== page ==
My current control software, however, always energizes each coil in one direction or the other, so both stepper coils are always active at the same time. Assuming the power supply is up to the task, this provides greater torque, as you have two magnets holding the rotor at all times instead of only one. However, if I recall correctly, this also results in a slower maximum speed. I’d like to experiment with rewriting the code to energize only one coil at a time.

Another approach to explore is half-stepping. When two adjacent coils are both energized (as they are under my present controller), the rotor is pulled to a position halfway between the two coils. If you change the control code to energize coil A, then A and B, then only B, etc., you cause the motor to “half-step,” doubling your steps per revolution. I’d like to test whether this motor performs better when single-stepping or half-stepping.

Finally, I’m not presently ramping the speed at all. When the controller starts up, it’s immediately powering the motor to move at full speed. Because the rotor has mass and therefore inertia (even without an external mechanical load), it’s possible that it’s losing steps because it can’t immediately move at full speed, and never achieves synchronization with the controller. Any CNC control software I might use will have ramp-up capabilities, so it’s worth trying with my test controller as well.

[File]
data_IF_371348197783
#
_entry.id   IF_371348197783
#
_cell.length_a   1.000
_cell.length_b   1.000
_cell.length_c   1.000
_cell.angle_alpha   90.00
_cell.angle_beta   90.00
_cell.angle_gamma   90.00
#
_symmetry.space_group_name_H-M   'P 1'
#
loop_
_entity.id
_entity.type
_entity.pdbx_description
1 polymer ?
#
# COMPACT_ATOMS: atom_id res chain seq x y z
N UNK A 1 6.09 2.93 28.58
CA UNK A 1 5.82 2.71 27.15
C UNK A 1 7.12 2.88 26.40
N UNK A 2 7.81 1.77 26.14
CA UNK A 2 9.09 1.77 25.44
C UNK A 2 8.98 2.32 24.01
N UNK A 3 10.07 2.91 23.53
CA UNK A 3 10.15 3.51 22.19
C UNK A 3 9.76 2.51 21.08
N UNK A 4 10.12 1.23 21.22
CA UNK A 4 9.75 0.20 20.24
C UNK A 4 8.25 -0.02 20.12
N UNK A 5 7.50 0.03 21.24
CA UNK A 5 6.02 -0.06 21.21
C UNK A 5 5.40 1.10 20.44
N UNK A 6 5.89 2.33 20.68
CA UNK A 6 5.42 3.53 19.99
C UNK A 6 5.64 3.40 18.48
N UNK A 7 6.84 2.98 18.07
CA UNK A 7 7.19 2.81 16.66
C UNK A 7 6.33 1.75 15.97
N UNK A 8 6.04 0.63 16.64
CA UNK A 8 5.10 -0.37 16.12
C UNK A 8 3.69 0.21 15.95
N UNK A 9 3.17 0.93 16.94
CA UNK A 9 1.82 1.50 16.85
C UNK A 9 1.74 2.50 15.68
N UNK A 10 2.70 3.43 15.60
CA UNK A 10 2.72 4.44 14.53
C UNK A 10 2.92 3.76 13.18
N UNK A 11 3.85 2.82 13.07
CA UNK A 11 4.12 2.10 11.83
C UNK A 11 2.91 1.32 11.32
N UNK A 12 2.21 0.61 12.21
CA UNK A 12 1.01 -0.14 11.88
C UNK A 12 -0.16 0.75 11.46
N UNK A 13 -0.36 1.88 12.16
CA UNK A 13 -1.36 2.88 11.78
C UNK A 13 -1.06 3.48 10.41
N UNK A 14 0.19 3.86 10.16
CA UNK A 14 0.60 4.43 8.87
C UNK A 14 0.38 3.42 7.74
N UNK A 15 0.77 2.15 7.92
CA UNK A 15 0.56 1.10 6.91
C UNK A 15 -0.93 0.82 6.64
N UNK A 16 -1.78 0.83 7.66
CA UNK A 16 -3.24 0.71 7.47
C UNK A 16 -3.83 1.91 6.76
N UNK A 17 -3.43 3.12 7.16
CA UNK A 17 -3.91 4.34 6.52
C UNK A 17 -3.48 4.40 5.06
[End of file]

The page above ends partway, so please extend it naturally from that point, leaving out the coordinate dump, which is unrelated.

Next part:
Power Supply Issues

The PC power supply I was using is a switching power supply, and switching supplies don’t like to operate without a load. Projects to adapt PC power supplies to use as bench power supplies generally suggest putting a large load resistor in parallel with the outputs to keep the power supply loaded at all times; but for my quick testing, I didn’t do that. Newer PC power supplies also have “smart switching” or “soft switching,” enabling them to be turned on and off under motherboard control, to shut off the PC when you halt the operating system, facilitate wake-on-LAN circuitry, etc.

For whichever reason, I found that after the power supply warmed up a bit, it would no longer power on unless the stepper driver was already receiving signals that caused it to draw current. That is, I had to start the stepping software on the LogoChip controller before turning on the power supply. Since in a drilling machine, the power supply needs to be on continuously to be ready to receive operating commands, this obviously won’t do. I guess I’ll have to address the dummy load issue sooner than I had hoped.

And I’m delivering a much higher voltage to the motor than it’s rated for. As noted earlier, the motor’s label indicates .85Ω and 2.5A per coil, which is about a 2.1V drop. I don’t remember the source-drain drop of a FET, but my 12V supply is obviously putting more than 2.1V across the motor coils, which means I’m running them at a much higher current, as well. That doesn’t concern me too much for the motors during a brief test, but my FETs are getting awfully hot awfully fast.

I’ve talked a bit with Tom McGuire about how to drop the voltage closer to what the motors would like. He’s seen designs with power resistors in series with low-inductance motors like this, but (1) that seems inelegant, and (2) I’m not sure I have appropriate resistors on hand. I guess I could dig through my bins.

I’m also considering stacking a series of 1N400x diodes (one string in each direction) in series with the motor, to drop the voltage. As Tom points out, I need to be careful to respect the current rating of the diodes in comparison to the draw of the motor.